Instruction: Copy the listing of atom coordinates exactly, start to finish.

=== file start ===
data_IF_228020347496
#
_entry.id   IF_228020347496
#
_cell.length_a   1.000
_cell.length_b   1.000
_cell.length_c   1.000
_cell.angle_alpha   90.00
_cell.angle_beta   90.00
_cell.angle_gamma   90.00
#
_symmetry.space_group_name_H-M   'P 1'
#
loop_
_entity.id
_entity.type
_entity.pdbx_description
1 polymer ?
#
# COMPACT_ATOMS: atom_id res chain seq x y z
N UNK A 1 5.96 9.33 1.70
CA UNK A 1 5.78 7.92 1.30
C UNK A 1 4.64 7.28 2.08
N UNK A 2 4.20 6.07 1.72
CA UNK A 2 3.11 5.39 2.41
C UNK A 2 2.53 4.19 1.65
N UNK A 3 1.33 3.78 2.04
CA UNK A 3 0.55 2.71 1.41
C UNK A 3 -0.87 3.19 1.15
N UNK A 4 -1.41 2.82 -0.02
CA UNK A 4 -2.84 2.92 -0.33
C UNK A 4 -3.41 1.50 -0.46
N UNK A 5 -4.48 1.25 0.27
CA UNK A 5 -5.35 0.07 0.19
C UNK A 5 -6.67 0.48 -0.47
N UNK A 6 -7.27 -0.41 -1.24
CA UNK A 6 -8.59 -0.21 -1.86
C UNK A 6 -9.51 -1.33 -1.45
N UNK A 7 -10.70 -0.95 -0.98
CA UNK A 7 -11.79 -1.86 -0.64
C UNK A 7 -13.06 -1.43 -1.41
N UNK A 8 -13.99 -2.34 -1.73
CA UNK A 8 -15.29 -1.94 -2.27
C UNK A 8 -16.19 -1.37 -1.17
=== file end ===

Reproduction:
data_IF_228020347496
#
_entry.id   IF_228020347496
#
_cell.length_a   1.000
_cell.length_b   1.000
_cell.length_c   1.000
_cell.angle_alpha   90.00
_cell.angle_beta   90.00
_cell.angle_gamma   90.00
#
_symmetry.space_group_name_H-M   'P 1'
#
loop_
_entity.id
_entity.type
_entity.pdbx_description
1 polymer ?
#
# COMPACT_ATOMS: atom_id res chain seq x y z
N UNK A 1 5.96 9.33 1.70
CA UNK A 1 5.78 7.92 1.30
C UNK A 1 4.64 7.28 2.08
N UNK A 2 4.20 6.07 1.72
CA UNK A 2 3.11 5.39 2.41
C UNK A 2 2.53 4.19 1.65
N UNK A 3 1.33 3.78 2.04
CA UNK A 3 0.55 2.71 1.41
C UNK A 3 -0.87 3.19 1.15
N UNK A 4 -1.41 2.82 -0.02
CA UNK A 4 -2.84 2.92 -0.33
C UNK A 4 -3.41 1.50 -0.46
N UNK A 5 -4.48 1.25 0.27
CA UNK A 5 -5.35 0.07 0.19
C UNK A 5 -6.67 0.48 -0.47
N UNK A 6 -7.27 -0.41 -1.24
CA UNK A 6 -8.59 -0.21 -1.86
C UNK A 6 -9.51 -1.33 -1.45
N UNK A 7 -10.70 -0.95 -0.98
CA UNK A 7 -11.79 -1.86 -0.64
C UNK A 7 -13.06 -1.43 -1.41
N UNK A 8 -13.99 -2.34 -1.73
CA UNK A 8 -15.29 -1.94 -2.27
C UNK A 8 -16.19 -1.37 -1.17